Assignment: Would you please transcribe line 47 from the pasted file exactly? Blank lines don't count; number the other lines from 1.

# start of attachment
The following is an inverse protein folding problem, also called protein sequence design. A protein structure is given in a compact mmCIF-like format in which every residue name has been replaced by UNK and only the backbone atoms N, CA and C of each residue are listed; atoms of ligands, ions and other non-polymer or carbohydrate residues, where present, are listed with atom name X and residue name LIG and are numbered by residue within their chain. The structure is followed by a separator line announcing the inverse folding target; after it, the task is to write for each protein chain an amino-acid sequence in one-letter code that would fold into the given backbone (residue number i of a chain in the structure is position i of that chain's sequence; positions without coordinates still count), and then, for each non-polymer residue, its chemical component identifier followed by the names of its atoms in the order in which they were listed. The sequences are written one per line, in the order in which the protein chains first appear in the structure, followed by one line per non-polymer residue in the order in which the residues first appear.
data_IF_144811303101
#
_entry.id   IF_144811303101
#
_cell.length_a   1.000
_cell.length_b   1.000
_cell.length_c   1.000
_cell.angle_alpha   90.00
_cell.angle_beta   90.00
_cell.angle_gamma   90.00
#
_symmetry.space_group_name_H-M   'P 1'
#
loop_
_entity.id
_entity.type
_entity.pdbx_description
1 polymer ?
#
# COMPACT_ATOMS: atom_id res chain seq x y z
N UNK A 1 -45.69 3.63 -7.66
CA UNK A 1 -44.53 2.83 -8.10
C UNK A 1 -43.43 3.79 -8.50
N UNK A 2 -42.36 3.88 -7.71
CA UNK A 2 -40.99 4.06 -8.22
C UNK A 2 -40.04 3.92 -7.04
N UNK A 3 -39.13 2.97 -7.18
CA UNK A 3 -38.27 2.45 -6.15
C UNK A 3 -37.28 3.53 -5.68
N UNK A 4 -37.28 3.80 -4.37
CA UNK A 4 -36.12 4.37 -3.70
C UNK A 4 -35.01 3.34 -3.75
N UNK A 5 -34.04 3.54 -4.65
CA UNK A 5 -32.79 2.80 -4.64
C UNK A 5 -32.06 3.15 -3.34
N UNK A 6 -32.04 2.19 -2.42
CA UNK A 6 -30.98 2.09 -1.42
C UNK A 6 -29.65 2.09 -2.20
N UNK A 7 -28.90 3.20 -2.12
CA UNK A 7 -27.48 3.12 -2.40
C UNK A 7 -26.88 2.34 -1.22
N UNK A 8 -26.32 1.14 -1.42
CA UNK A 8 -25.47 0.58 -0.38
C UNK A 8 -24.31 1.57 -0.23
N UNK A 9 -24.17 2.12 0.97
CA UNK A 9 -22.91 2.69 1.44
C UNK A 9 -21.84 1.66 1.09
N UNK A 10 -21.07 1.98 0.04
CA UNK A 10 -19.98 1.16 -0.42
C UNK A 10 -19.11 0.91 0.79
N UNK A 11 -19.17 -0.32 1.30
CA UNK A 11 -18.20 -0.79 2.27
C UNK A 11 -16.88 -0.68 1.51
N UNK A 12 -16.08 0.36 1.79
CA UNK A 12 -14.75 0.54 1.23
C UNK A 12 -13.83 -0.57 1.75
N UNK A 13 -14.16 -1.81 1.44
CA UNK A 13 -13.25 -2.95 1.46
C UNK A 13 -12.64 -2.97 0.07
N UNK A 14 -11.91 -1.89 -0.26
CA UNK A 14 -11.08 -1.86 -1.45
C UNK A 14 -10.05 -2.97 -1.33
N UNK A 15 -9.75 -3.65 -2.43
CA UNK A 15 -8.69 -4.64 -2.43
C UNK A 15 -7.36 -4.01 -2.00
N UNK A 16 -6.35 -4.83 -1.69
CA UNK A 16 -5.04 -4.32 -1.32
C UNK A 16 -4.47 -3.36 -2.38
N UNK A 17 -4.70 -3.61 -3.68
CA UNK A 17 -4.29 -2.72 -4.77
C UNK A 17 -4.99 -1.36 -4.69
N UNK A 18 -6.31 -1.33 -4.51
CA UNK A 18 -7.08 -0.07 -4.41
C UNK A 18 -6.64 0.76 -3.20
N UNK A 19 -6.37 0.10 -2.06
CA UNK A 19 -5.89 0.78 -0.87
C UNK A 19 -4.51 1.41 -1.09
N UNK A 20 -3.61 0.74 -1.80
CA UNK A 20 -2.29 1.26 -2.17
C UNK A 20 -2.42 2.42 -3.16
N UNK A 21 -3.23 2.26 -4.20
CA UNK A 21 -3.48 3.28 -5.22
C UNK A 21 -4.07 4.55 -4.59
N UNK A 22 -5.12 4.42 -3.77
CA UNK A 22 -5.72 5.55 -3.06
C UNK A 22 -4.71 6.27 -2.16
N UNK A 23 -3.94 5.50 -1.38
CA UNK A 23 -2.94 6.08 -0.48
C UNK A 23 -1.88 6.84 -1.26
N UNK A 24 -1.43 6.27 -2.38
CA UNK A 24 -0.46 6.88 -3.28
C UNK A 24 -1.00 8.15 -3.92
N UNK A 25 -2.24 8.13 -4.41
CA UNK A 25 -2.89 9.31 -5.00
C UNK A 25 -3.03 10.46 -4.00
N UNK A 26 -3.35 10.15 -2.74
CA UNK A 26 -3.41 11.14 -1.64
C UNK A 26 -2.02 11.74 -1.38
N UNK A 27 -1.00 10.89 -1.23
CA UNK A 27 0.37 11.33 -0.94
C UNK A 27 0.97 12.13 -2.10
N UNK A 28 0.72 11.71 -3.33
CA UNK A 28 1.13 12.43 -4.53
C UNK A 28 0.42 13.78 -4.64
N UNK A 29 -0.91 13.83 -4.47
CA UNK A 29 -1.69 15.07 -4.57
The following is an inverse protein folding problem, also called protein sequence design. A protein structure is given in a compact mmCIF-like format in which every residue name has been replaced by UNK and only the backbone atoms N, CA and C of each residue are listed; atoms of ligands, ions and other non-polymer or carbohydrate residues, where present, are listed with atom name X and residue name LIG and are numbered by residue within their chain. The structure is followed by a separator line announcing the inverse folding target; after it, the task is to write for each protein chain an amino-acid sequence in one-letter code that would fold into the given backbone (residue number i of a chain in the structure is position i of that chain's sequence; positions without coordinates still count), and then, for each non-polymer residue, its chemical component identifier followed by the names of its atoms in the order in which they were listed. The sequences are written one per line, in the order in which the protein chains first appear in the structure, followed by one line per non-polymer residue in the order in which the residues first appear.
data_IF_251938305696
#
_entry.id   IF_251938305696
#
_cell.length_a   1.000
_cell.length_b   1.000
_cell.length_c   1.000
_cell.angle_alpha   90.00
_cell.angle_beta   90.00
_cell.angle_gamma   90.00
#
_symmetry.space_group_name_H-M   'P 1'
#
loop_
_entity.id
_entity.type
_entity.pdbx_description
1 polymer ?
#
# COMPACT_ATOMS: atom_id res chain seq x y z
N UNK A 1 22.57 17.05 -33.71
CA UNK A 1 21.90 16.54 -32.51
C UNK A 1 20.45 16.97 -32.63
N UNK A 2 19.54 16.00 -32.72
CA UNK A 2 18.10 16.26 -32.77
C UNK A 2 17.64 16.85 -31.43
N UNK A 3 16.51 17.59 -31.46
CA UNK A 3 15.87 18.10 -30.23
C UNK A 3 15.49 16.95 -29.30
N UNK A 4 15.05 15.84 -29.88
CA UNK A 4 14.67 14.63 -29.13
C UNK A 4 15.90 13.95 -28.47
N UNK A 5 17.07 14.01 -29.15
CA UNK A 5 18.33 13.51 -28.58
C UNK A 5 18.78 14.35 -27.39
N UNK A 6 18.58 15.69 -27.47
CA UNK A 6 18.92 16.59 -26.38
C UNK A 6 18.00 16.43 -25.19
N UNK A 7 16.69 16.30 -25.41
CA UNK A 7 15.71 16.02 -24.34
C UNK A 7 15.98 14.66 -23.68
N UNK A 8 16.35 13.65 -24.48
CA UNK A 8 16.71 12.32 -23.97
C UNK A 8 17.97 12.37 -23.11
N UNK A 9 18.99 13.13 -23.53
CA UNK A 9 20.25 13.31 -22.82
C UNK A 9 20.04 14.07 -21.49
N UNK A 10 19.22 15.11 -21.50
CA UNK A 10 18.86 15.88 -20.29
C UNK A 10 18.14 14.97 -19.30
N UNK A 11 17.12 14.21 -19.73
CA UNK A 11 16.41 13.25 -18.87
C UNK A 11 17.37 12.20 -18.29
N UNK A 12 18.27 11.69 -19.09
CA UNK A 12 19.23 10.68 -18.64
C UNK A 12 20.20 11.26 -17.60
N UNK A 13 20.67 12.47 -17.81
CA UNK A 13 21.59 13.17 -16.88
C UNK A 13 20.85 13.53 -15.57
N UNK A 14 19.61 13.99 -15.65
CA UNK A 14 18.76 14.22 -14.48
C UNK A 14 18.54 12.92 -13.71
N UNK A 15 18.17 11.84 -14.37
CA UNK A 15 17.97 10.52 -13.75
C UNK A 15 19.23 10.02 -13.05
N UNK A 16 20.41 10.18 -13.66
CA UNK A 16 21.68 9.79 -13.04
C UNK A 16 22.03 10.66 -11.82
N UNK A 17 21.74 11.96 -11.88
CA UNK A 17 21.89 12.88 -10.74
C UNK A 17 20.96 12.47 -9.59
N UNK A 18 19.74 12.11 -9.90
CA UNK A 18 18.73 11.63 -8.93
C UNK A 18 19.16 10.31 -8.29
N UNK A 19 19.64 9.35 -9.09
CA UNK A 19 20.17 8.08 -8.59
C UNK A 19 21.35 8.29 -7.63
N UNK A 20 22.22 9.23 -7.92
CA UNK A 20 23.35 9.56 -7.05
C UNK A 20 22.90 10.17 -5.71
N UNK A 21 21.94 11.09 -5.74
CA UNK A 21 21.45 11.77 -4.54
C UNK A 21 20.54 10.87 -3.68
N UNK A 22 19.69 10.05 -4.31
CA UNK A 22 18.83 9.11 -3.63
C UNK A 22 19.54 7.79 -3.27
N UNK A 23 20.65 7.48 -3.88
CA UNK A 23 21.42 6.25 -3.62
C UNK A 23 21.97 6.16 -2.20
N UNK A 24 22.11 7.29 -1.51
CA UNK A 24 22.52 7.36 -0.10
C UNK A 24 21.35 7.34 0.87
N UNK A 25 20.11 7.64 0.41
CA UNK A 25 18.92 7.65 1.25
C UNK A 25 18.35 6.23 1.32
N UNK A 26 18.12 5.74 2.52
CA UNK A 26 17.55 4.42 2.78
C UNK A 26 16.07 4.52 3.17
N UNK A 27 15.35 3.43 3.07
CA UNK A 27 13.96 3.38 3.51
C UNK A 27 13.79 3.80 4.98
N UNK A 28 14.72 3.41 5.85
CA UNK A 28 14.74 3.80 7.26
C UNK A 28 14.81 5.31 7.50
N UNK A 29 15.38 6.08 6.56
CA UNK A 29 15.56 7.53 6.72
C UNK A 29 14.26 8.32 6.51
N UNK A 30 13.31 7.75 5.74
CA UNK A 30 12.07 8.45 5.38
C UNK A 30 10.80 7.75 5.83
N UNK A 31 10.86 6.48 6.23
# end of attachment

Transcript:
CA UNK A 9 -22.91 2.69 1.44